Rules of Technology: Small Companies Often Beat the Big Ones


By Bob Wise, President

In direct contrast to the so called “Law of the Jungle”, where size rules the day, Stanford Graduate School of Business lecturer and entrepreneurship expert Mark Leslie recently published what he calls “Leslie’s Law”, proving that in the tech sector “small fish (almost always) eat big fish”. Leslie’s theory follows the relentless upmarket trajectory of start-ups and new technologies that erode market share from larger competitors until the “behemoths of the sector are forced to retreat back into a narrowing market niche.”

After several years reading story after story about “Disruptive Innovation”, I find myself wondering why Leslie’s views aren’t receiving as much attention as Christensen’s disruption theories. While both ideas look at innovations that take root at the bottom of a market and move upward, Leslie’s Law doesn’t require creation of an entirely new value chain or the complete destruction of existing models. His theory focuses on bringing unique value to new markets and provides a three-step road map for start-ups that want to grow their companies and take on big, well-funded competitors.

  1. Create Something Uniquely Valuable for a Large, Underserved Market Focus on providing a low-friction, high-fit product to a large market that previously didn’t have access due to cost or complexity in delivery.
  2. Migrate Upward by Adding New Features and Functionality As the needs of your leading-edge customers evolve, expand alongside them with investments in innovative new features and functionality.
  3. Use Your Lower-Cost Structure to Steal High-End Market Share In what Leslie calls “the age of unbundling” start-ups can effectively compete by focusing on doing one thing better and more efficiently.

“Right now, we’re seeing the proliferation of small, lean and mean players poised to attack the big to mid-size players above them,” Leslie says. As the president of a lean and mean telecommunications provider now infiltrating the enterprise market, I couldn’t agree more. has blazed a successful trail along its own “road map” to market dominance and is now set to reap the rewards while some companies at the top start to wonder what happened.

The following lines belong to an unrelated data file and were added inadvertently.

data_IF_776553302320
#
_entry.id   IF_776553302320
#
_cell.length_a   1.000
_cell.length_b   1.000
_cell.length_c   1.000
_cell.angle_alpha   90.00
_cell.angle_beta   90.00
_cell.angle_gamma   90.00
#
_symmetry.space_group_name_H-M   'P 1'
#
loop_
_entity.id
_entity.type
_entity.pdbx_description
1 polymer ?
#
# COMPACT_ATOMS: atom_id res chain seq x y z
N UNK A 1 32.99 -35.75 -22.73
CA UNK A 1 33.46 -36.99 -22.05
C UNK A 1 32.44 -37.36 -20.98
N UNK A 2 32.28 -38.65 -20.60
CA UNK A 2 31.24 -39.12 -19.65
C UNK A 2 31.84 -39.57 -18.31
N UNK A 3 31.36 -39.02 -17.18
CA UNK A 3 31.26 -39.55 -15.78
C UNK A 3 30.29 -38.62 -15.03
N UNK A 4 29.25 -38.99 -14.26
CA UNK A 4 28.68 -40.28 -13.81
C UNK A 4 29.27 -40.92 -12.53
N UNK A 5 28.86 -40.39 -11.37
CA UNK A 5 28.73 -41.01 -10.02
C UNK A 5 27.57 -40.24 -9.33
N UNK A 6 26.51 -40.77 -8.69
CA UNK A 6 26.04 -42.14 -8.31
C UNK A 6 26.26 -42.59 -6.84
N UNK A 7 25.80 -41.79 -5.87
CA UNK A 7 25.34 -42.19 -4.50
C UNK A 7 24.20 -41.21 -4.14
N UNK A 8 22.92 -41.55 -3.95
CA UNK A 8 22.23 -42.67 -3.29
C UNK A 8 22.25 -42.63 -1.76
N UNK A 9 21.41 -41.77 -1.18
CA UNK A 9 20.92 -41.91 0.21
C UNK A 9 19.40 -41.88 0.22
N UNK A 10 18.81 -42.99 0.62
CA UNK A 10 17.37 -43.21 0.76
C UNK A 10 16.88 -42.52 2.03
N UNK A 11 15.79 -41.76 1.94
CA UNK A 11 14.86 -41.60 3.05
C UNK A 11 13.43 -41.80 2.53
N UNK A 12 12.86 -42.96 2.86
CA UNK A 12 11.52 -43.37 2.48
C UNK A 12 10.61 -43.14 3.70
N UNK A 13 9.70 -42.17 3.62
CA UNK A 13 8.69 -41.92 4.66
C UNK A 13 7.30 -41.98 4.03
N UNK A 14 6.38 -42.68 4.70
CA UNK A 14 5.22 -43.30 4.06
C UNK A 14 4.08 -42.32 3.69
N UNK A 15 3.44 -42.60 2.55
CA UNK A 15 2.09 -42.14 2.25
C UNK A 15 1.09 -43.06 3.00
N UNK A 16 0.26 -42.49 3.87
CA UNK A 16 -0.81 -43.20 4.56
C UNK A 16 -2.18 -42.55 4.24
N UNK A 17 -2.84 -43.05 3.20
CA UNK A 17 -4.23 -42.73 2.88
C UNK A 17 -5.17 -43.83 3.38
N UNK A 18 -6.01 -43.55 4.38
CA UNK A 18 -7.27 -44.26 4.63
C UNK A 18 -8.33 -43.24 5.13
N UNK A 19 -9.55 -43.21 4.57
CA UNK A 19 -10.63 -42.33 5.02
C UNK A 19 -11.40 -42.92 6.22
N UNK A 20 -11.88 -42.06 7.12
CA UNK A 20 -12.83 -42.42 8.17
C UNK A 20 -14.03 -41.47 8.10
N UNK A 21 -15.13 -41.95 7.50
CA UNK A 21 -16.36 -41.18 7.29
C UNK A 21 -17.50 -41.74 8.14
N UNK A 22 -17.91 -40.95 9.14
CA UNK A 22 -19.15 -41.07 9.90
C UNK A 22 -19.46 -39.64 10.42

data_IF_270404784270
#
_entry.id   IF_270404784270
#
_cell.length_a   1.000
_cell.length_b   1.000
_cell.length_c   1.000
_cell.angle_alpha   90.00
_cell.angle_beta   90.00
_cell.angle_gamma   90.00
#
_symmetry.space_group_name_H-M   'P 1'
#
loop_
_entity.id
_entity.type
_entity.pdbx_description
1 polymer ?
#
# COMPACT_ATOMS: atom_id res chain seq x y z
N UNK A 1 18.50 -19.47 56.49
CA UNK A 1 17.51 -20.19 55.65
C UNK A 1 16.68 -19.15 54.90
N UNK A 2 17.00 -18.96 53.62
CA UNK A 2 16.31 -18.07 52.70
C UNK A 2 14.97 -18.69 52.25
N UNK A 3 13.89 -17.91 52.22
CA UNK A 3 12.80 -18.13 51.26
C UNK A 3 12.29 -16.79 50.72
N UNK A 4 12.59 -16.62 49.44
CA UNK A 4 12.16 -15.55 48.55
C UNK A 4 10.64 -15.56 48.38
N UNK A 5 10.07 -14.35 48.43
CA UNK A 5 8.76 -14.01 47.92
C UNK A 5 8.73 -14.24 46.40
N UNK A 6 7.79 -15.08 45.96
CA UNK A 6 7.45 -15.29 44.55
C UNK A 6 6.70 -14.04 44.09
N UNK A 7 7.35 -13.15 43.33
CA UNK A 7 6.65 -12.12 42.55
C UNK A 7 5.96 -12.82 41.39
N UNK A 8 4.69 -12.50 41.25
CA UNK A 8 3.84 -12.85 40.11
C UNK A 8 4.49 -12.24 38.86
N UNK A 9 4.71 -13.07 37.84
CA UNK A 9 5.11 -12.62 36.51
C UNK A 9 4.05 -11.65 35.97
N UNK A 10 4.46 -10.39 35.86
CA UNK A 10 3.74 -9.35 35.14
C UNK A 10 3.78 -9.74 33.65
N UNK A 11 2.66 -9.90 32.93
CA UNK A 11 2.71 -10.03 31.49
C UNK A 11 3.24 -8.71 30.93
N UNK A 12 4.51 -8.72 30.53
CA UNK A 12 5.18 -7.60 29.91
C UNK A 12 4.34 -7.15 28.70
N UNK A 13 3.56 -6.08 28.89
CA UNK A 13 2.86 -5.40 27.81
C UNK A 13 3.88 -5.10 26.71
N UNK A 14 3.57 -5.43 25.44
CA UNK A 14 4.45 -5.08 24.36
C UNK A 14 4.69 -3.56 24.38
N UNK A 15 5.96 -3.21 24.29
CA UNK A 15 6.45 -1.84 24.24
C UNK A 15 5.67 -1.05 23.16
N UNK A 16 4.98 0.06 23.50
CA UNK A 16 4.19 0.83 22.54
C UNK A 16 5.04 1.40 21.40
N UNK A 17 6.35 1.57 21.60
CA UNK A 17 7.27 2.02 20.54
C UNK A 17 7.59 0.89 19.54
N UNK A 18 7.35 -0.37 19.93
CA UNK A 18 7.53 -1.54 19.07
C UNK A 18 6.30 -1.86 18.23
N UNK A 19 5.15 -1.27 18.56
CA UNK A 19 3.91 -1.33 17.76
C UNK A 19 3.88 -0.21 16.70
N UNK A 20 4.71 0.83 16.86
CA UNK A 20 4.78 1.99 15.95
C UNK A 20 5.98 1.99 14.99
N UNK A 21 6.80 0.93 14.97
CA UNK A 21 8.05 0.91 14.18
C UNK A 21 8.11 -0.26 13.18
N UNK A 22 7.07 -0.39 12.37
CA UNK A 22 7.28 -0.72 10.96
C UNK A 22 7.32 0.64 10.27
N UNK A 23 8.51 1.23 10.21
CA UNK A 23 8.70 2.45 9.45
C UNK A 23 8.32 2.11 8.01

First, pioneered unlimited free global access to high-quality audio conferencing for everyone. At the time, conferencing was a service provided only to top executives at large corporations due to the cost of delivery. The company then invested in building its own telecommunications network and expanded its offerings into state-of-the-art screen sharing, online conferencing, mobile applications and video conferencing services.

Today, the company has millions of global customers including individual users inside many of the Fortune 500. We recently launched For Business and are now offering the same highly-reliable, secure and easy-to-use conferencing and collaboration services to big enterprise customers at up to 80 percent less than they are paying today.

Need more examples? Think of the growth model followed by That company took the CRM market from highly complex, on-site installations that required tons of training to a hassle-free, web-based solution delivered to more companies at a fraction of the cost. Other examples include a host of cloud-based document storage and sharing solutions like Dropbox or companies like Nest taking on the smart home market once owned by Honeywell.

Whether these examples are disruptive innovation or Leslie’s Law at work, these kinds of market changes are always positive for end-user customers even if they aren’t big wins for the big companies that were used to serving them. As Leslie suggests, “You should always keep one eye looking behind you so that you can see the next young company that wants to eat up your market share someday.” Good advice and a suggestion we intend to follow.

Bob Wise, is President of, where he focuses on creating a team-focused, positive culture, building customer relationships and devising innovative strategies to drive revenue. Wise was instrumental in the recent launch of for Business. For more information, visit our website.


Get your own account!

Create Free Account